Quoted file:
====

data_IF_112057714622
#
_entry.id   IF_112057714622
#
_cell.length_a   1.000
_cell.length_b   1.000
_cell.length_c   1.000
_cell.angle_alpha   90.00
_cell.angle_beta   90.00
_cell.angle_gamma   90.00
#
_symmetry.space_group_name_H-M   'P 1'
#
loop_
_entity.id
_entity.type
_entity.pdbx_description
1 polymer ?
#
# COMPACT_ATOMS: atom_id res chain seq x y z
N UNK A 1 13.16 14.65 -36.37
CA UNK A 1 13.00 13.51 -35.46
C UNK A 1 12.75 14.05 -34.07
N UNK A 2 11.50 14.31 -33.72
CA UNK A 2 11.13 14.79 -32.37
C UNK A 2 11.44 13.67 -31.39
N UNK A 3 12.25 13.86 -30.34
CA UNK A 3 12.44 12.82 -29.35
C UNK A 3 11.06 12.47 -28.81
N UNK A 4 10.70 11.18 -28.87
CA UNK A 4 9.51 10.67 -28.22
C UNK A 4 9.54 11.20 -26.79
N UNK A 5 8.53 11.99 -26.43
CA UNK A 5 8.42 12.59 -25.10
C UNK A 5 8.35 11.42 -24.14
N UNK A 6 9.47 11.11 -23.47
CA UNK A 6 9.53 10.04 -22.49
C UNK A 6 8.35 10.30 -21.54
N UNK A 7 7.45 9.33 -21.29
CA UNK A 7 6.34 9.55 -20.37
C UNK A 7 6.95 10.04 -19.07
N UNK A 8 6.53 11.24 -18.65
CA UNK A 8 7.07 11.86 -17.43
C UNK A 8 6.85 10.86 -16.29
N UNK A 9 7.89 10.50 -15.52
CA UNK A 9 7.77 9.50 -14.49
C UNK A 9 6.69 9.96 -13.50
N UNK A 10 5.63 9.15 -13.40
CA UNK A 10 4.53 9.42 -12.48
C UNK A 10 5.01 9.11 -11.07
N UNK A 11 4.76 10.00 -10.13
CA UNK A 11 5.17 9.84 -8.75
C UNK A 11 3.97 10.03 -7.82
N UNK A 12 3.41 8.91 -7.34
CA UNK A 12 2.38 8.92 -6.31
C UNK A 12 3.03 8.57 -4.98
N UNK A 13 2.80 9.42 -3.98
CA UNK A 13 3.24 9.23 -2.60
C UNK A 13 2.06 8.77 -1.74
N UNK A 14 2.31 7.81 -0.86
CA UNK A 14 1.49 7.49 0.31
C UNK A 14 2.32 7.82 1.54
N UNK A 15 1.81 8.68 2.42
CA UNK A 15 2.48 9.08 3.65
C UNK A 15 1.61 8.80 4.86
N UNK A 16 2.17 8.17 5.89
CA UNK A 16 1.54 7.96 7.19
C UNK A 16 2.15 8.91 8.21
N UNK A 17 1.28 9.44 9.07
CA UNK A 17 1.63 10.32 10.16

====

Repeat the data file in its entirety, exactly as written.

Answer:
data_IF_112057714622
#
_entry.id   IF_112057714622
#
_cell.length_a   1.000
_cell.length_b   1.000
_cell.length_c   1.000
_cell.angle_alpha   90.00
_cell.angle_beta   90.00
_cell.angle_gamma   90.00
#
_symmetry.space_group_name_H-M   'P 1'
#
loop_
_entity.id
_entity.type
_entity.pdbx_description
1 polymer ?
#
# COMPACT_ATOMS: atom_id res chain seq x y z
N UNK A 1 13.16 14.65 -36.37
CA UNK A 1 13.00 13.51 -35.46
C UNK A 1 12.75 14.05 -34.07
N UNK A 2 11.50 14.31 -33.72
CA UNK A 2 11.13 14.79 -32.37
C UNK A 2 11.44 13.67 -31.39
N UNK A 3 12.25 13.86 -30.34
CA UNK A 3 12.44 12.82 -29.35
C UNK A 3 11.06 12.47 -28.81
N UNK A 4 10.70 11.18 -28.87
CA UNK A 4 9.51 10.67 -28.22
C UNK A 4 9.54 11.20 -26.79
N UNK A 5 8.53 11.99 -26.43
CA UNK A 5 8.42 12.59 -25.10
C UNK A 5 8.35 11.42 -24.14
N UNK A 6 9.47 11.11 -23.47
CA UNK A 6 9.53 10.04 -22.49
C UNK A 6 8.35 10.30 -21.54
N UNK A 7 7.45 9.33 -21.29
CA UNK A 7 6.34 9.55 -20.37
C UNK A 7 6.95 10.04 -19.07
N UNK A 8 6.53 11.24 -18.65
CA UNK A 8 7.07 11.86 -17.43
C UNK A 8 6.85 10.86 -16.29
N UNK A 9 7.89 10.50 -15.52
CA UNK A 9 7.77 9.50 -14.49
C UNK A 9 6.69 9.96 -13.50
N UNK A 10 5.63 9.15 -13.40
CA UNK A 10 4.53 9.42 -12.48
C UNK A 10 5.01 9.11 -11.07
N UNK A 11 4.76 10.00 -10.13
CA UNK A 11 5.17 9.84 -8.75
C UNK A 11 3.97 10.03 -7.82
N UNK A 12 3.41 8.91 -7.34
CA UNK A 12 2.38 8.92 -6.31
C UNK A 12 3.03 8.57 -4.98
N UNK A 13 2.80 9.42 -3.98
CA UNK A 13 3.24 9.23 -2.60
C UNK A 13 2.06 8.77 -1.74
N UNK A 14 2.31 7.81 -0.86
CA UNK A 14 1.49 7.49 0.31
C UNK A 14 2.32 7.82 1.54
N UNK A 15 1.81 8.68 2.42
CA UNK A 15 2.48 9.08 3.65
C UNK A 15 1.61 8.80 4.86
N UNK A 16 2.17 8.17 5.89
CA UNK A 16 1.54 7.96 7.19
C UNK A 16 2.15 8.91 8.21
N UNK A 17 1.28 9.44 9.07
CA UNK A 17 1.63 10.32 10.16